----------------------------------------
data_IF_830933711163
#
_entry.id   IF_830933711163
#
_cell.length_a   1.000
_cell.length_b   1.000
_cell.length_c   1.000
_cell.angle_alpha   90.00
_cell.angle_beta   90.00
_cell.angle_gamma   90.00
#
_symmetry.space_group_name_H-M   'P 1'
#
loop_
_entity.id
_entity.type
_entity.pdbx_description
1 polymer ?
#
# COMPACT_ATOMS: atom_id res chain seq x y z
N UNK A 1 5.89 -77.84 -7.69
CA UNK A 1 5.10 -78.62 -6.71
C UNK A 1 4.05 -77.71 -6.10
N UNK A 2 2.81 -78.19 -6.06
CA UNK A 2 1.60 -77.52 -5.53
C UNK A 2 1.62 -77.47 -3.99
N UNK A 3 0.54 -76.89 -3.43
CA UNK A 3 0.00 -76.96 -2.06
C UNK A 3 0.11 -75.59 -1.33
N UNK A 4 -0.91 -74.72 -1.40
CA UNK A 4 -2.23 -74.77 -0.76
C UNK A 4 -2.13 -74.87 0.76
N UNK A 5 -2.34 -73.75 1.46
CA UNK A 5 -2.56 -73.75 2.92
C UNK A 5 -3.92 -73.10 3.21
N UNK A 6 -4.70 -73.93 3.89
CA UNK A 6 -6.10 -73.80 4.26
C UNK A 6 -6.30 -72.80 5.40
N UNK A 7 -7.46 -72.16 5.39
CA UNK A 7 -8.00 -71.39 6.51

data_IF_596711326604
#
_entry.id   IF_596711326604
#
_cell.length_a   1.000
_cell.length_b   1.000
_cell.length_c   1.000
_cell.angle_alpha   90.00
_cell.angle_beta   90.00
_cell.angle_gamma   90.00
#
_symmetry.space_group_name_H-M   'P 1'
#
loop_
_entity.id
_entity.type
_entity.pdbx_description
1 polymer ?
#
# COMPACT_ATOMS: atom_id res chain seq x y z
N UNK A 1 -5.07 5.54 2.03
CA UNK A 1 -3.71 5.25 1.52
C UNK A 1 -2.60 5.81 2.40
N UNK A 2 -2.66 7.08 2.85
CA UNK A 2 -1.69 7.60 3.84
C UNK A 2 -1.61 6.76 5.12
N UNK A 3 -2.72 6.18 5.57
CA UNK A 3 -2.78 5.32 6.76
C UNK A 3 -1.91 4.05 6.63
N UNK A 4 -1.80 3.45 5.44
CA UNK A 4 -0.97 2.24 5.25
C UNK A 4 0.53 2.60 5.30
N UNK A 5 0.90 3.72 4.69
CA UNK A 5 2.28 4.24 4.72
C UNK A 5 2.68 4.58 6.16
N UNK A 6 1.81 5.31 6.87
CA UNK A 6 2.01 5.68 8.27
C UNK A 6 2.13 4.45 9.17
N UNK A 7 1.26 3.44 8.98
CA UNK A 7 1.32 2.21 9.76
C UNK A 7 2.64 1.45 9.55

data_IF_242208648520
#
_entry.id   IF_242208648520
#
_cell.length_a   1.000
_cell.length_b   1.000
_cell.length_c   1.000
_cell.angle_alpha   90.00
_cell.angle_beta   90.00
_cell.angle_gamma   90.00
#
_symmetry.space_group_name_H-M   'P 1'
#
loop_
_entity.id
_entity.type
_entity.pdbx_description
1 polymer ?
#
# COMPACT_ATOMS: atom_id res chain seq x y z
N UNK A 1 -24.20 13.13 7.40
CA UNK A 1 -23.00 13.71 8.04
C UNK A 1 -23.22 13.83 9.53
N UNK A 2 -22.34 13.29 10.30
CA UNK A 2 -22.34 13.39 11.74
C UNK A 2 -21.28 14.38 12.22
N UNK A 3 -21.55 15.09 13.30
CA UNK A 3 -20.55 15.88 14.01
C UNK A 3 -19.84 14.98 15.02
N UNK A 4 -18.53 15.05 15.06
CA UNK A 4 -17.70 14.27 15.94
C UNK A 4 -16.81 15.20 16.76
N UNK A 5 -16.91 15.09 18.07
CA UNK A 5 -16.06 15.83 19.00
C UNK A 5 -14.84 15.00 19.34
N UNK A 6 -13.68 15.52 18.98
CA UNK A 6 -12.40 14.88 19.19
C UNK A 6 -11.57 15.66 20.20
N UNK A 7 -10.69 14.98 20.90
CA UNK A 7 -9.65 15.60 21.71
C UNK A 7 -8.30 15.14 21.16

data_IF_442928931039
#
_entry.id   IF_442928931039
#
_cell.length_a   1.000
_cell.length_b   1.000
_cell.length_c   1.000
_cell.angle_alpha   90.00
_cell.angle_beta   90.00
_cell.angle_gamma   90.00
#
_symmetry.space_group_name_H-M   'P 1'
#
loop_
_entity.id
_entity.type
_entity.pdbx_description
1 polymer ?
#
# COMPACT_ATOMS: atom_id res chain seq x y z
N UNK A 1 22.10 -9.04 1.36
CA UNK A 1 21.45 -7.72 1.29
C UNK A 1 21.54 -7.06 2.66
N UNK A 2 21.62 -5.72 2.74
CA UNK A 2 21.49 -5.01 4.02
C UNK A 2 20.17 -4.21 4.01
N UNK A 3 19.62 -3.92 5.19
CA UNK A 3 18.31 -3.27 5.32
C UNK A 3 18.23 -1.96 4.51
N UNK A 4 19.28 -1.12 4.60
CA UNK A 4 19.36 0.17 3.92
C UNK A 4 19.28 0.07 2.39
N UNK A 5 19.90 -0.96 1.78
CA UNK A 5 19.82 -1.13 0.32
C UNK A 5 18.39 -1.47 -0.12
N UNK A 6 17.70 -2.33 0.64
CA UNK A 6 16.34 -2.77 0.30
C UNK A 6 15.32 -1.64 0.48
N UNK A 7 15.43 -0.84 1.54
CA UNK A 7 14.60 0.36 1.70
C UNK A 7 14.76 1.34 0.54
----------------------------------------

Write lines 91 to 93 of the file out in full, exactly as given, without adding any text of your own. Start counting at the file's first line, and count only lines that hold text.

_cell.angle_gamma   90.00
#
_symmetry.space_group_name_H-M   'P 1'